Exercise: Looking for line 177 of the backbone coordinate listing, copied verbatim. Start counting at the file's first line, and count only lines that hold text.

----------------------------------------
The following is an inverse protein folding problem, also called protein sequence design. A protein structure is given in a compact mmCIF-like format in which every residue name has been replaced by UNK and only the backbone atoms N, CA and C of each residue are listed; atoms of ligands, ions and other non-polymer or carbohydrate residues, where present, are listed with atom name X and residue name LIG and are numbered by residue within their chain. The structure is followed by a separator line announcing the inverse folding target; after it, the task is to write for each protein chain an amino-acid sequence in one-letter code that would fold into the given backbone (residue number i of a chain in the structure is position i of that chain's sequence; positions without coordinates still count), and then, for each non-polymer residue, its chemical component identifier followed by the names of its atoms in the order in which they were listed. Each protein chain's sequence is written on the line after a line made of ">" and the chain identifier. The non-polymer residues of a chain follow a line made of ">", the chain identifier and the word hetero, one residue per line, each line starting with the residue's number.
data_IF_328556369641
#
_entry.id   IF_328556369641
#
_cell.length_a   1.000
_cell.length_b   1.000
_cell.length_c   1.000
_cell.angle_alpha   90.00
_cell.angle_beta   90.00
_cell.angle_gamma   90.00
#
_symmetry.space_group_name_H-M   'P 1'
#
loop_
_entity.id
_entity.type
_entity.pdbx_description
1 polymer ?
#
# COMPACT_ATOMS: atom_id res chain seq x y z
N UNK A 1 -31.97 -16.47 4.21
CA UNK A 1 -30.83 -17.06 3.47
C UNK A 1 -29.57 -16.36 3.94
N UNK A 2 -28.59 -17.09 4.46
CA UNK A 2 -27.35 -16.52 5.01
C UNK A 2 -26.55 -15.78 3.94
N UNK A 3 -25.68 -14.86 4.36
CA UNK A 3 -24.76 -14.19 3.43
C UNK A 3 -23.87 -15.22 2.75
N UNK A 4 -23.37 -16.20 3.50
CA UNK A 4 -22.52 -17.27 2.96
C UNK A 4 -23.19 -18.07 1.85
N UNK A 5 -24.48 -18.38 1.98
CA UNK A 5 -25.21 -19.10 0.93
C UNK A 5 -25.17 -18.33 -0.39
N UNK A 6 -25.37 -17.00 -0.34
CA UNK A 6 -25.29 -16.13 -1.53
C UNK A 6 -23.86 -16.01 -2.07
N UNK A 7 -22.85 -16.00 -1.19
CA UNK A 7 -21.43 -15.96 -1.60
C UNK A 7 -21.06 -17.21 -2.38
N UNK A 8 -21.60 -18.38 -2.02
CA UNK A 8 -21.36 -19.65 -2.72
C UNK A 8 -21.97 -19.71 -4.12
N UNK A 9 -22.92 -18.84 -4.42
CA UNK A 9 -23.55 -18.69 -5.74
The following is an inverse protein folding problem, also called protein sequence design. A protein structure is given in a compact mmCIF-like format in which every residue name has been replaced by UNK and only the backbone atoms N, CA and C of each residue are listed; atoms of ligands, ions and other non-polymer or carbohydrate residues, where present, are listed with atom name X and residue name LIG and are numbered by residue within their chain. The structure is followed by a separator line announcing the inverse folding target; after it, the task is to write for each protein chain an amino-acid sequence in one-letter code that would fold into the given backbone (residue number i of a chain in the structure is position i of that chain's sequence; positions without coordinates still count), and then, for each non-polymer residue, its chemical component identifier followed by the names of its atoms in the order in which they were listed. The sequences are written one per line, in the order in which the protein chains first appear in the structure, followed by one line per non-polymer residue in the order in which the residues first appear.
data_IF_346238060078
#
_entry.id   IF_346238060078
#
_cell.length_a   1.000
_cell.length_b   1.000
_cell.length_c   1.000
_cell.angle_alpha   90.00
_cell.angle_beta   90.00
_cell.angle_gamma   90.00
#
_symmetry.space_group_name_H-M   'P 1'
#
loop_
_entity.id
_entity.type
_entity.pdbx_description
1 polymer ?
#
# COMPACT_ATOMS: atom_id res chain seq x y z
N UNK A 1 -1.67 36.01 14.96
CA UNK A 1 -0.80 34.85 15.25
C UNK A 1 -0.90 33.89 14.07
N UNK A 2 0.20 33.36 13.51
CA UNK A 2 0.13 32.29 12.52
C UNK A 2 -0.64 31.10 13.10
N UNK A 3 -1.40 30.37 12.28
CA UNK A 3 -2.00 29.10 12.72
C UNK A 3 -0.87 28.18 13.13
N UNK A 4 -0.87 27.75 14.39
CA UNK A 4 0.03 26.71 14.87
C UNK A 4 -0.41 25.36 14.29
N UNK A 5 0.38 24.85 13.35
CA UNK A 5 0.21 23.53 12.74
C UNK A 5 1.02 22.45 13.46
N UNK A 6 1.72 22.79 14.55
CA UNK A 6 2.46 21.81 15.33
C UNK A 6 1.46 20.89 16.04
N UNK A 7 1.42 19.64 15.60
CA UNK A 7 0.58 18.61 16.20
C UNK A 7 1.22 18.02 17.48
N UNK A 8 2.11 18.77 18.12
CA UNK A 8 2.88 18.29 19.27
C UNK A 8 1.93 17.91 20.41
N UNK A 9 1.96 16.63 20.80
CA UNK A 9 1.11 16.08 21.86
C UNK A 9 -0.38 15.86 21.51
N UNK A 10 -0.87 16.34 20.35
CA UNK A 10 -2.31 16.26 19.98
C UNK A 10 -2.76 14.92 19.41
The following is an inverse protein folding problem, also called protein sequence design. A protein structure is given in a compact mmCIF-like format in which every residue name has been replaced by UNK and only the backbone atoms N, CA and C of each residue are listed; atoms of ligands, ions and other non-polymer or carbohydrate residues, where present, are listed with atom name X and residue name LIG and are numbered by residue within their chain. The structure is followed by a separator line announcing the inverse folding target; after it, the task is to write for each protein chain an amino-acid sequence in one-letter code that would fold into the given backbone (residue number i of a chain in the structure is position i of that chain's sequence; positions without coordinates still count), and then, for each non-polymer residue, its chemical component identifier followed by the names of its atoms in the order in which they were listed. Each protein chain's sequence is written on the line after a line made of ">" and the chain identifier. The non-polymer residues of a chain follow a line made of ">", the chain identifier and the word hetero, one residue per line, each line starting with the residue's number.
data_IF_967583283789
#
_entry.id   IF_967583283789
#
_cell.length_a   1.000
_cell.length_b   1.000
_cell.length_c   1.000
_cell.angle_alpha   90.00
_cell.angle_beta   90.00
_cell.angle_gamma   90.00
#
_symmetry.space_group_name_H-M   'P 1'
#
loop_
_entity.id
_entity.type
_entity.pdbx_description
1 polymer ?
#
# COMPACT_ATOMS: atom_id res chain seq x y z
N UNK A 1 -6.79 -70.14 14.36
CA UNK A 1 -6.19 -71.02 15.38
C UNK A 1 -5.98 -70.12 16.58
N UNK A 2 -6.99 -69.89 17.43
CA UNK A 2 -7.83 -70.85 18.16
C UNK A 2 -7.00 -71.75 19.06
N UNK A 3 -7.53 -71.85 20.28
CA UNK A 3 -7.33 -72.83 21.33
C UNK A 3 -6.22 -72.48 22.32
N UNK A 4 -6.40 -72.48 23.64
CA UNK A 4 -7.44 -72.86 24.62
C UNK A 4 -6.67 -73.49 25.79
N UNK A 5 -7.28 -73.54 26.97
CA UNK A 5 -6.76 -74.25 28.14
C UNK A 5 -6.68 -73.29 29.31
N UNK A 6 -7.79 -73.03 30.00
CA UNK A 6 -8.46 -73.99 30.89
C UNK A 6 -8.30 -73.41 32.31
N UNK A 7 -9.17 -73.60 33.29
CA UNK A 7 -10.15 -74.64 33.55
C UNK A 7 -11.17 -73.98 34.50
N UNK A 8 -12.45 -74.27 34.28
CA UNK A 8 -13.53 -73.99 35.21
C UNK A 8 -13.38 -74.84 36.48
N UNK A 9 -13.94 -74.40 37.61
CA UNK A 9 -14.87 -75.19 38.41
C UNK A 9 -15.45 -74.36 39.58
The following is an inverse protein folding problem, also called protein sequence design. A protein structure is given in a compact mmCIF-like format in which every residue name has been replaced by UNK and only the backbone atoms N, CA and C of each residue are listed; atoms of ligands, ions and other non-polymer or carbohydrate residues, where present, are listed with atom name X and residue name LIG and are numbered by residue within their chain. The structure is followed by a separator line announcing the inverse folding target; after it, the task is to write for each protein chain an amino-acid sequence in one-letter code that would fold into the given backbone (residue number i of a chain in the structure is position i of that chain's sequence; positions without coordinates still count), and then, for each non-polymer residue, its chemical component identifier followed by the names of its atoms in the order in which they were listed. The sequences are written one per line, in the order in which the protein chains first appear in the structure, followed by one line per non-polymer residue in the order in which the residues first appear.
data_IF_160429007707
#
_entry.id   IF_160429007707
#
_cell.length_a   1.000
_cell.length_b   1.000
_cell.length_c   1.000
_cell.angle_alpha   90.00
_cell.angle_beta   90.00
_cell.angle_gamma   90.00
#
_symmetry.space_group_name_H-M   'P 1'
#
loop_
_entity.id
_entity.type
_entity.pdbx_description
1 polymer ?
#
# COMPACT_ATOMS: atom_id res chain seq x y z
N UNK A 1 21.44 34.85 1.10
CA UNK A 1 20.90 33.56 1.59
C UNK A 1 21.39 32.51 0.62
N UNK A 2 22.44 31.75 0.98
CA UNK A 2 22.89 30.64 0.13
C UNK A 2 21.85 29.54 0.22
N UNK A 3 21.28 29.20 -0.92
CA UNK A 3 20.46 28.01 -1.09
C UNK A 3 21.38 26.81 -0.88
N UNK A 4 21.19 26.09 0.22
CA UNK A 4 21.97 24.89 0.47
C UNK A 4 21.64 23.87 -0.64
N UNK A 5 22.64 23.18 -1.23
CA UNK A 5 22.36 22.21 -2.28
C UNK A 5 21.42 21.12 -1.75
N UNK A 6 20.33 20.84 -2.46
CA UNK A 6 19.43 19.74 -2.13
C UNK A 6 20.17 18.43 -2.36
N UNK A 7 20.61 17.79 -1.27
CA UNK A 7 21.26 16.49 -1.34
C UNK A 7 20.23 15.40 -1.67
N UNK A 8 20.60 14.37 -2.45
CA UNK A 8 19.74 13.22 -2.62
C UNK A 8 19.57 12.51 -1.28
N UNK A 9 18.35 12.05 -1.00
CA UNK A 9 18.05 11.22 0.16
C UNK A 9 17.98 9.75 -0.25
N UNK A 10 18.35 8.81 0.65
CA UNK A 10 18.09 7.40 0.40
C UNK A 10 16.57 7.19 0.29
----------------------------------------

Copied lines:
N UNK A 4 21.19 26.09 0.22